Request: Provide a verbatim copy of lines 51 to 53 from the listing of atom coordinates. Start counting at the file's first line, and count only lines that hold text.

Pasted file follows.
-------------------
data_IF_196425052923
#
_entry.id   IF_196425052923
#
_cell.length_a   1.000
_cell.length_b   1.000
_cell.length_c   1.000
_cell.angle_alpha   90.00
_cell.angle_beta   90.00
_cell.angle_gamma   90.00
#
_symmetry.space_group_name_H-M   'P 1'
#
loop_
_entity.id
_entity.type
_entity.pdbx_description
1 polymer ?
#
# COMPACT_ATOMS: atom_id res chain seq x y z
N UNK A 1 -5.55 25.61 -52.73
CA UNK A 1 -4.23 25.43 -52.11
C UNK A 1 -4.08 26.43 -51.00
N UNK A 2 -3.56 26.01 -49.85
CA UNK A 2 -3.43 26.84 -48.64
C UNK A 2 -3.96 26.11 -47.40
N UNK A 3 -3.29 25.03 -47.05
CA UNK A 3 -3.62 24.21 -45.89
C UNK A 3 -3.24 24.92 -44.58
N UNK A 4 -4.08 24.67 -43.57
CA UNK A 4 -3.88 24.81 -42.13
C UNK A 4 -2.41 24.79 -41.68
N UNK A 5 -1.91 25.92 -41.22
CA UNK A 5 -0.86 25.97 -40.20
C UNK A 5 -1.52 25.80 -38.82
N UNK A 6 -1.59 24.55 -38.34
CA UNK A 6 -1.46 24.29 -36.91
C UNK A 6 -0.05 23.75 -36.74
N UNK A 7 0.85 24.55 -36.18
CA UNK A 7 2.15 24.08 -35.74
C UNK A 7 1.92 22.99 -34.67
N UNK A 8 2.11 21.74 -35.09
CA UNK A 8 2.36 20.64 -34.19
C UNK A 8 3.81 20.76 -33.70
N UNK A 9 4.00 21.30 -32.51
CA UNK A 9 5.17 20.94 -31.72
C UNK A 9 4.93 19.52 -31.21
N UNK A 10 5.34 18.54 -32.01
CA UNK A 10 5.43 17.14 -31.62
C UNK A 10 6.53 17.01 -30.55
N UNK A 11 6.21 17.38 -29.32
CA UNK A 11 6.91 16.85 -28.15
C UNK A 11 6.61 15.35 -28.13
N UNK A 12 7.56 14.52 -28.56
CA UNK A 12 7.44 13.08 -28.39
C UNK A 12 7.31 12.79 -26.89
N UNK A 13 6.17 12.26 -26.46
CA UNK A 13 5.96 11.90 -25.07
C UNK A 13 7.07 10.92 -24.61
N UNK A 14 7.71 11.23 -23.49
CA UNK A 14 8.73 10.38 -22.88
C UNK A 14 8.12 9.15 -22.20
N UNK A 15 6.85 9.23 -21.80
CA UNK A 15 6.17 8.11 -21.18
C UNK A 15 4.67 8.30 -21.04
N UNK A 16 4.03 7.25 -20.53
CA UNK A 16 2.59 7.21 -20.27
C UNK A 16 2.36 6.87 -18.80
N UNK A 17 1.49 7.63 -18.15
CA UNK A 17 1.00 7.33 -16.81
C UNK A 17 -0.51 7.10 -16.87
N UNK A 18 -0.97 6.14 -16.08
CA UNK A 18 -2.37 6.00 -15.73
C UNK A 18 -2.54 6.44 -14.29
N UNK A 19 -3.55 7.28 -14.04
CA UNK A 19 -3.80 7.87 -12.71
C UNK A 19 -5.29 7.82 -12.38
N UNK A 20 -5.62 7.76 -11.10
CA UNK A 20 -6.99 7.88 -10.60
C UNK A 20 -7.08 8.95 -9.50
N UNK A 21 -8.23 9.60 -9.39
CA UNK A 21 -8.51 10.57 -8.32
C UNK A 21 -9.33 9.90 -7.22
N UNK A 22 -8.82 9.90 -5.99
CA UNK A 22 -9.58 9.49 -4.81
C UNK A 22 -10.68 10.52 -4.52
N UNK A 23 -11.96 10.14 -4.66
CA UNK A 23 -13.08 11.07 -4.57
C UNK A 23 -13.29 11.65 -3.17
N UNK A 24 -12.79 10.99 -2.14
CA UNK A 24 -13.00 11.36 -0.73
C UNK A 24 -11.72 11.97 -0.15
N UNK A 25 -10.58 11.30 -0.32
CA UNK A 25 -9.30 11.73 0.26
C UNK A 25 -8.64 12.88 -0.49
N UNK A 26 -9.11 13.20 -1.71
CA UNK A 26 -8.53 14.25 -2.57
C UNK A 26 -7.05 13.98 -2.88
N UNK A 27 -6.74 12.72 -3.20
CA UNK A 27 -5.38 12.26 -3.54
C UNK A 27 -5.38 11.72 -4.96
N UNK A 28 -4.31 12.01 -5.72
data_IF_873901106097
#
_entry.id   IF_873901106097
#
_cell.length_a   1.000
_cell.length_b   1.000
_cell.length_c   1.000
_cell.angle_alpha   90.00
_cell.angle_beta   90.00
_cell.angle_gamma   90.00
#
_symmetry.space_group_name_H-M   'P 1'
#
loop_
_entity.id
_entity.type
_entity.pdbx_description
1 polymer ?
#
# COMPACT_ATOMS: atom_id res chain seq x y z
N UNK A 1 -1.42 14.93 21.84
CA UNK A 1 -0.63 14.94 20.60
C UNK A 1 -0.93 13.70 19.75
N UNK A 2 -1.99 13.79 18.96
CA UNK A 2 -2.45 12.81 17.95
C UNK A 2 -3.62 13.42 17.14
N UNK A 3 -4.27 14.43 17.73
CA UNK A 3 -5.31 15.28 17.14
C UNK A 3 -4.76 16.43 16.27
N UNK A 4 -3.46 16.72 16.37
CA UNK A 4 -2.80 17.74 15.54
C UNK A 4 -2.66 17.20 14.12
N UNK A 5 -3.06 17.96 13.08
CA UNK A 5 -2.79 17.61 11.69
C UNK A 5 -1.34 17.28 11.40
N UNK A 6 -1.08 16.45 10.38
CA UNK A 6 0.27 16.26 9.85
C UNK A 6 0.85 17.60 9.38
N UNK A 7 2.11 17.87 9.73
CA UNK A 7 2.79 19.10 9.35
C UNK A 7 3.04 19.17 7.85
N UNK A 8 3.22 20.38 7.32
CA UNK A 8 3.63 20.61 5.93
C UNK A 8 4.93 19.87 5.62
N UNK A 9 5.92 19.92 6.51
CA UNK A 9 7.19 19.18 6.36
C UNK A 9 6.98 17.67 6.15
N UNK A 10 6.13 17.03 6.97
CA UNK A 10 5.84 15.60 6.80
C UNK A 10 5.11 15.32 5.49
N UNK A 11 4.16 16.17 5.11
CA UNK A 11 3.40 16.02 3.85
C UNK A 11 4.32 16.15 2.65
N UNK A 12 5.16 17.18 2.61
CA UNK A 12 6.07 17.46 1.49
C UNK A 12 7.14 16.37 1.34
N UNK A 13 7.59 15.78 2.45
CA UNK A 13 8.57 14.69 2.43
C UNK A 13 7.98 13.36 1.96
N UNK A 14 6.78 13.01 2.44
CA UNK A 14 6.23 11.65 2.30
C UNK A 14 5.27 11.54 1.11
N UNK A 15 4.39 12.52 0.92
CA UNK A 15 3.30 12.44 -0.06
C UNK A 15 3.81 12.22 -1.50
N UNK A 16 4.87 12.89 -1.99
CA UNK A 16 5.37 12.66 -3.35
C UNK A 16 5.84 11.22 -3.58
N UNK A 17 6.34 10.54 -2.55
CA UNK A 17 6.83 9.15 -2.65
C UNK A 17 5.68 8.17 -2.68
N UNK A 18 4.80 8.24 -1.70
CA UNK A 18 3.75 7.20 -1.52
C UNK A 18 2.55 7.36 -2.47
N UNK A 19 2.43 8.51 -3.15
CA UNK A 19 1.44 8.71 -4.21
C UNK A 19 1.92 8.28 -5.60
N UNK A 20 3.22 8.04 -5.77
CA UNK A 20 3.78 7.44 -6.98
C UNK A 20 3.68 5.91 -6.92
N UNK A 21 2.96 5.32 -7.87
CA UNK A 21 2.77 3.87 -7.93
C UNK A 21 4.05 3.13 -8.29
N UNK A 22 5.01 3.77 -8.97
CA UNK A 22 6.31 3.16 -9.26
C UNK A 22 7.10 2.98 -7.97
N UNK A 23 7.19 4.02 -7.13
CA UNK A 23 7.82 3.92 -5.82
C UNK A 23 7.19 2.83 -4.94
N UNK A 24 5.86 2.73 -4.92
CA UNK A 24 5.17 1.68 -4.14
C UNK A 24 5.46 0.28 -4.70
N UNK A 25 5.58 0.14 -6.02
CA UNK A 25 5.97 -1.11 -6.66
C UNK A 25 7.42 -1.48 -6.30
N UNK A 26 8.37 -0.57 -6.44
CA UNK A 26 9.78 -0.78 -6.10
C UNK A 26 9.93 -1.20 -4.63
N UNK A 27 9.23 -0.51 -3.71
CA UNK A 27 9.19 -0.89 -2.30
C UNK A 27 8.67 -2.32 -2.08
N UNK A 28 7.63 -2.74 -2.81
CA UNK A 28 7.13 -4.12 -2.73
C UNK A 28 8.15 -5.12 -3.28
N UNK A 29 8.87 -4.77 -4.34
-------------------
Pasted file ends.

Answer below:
N UNK A 11 6.21 17.38 -29.32
CA UNK A 11 6.91 16.85 -28.15
C UNK A 11 6.61 15.35 -28.13